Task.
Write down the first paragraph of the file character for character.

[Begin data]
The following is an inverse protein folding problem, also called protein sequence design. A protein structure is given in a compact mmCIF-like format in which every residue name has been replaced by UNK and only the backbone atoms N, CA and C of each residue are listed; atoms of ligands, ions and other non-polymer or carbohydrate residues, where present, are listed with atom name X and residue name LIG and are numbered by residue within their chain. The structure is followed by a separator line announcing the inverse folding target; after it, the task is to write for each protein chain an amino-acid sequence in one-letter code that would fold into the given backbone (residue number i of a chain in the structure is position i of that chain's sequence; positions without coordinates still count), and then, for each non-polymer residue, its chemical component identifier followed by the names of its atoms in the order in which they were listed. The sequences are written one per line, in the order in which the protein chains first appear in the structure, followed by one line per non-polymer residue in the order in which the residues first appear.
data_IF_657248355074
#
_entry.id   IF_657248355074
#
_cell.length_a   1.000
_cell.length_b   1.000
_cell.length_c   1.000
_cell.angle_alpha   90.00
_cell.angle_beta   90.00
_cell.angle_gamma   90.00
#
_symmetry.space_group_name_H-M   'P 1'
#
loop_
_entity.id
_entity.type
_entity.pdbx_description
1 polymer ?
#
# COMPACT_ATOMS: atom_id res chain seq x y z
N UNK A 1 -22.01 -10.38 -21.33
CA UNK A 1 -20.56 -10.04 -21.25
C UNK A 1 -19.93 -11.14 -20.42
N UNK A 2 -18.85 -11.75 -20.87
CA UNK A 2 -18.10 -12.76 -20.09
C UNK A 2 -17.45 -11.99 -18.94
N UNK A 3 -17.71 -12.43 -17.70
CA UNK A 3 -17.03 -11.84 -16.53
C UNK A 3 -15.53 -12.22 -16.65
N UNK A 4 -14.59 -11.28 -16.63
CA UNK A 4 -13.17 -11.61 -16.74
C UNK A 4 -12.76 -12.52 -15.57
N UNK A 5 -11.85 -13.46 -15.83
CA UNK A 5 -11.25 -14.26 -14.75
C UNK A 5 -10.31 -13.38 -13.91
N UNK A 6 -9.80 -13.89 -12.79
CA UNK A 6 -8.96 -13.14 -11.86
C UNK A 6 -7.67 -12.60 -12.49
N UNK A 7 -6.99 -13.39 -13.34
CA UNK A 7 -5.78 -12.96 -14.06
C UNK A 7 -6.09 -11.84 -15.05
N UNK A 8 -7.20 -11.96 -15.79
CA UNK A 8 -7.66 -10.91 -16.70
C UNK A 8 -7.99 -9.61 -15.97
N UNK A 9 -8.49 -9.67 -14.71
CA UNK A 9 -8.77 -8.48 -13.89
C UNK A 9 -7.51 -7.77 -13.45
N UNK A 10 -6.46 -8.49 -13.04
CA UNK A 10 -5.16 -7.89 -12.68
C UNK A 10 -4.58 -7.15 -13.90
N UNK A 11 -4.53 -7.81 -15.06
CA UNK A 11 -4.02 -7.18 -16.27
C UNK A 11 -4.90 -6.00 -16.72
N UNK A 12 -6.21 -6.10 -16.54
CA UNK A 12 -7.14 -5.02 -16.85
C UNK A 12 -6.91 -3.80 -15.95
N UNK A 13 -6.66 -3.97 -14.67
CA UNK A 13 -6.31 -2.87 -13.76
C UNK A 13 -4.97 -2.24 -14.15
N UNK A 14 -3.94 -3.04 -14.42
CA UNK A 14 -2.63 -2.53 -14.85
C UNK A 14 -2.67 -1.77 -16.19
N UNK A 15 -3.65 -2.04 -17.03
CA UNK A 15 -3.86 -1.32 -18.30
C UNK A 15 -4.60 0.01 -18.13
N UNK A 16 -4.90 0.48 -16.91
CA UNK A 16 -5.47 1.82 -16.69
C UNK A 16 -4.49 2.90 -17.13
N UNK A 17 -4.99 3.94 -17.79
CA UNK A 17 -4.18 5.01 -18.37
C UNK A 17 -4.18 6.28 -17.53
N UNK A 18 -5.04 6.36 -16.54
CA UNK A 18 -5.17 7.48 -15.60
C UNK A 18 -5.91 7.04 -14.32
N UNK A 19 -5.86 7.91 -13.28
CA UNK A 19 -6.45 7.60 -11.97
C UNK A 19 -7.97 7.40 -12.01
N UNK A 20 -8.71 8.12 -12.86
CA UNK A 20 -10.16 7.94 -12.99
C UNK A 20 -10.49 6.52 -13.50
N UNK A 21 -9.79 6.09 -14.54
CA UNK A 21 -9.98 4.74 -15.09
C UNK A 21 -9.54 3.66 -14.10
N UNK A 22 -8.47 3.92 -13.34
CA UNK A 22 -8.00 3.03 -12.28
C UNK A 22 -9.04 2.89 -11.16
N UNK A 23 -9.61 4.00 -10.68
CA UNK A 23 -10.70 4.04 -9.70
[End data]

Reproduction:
The following is an inverse protein folding problem, also called protein sequence design. A protein structure is given in a compact mmCIF-like format in which every residue name has been replaced by UNK and only the backbone atoms N, CA and C of each residue are listed; atoms of ligands, ions and other non-polymer or carbohydrate residues, where present, are listed with atom name X and residue name LIG and are numbered by residue within their chain. The structure is followed by a separator line announcing the inverse folding target; after it, the task is to write for each protein chain an amino-acid sequence in one-letter code that would fold into the given backbone (residue number i of a chain in the structure is position i of that chain's sequence; positions without coordinates still count), and then, for each non-polymer residue, its chemical component identifier followed by the names of its atoms in the order in which they were listed. The sequences are written one per line, in the order in which the protein chains first appear in the structure, followed by one line per non-polymer residue in the order in which the residues first appear.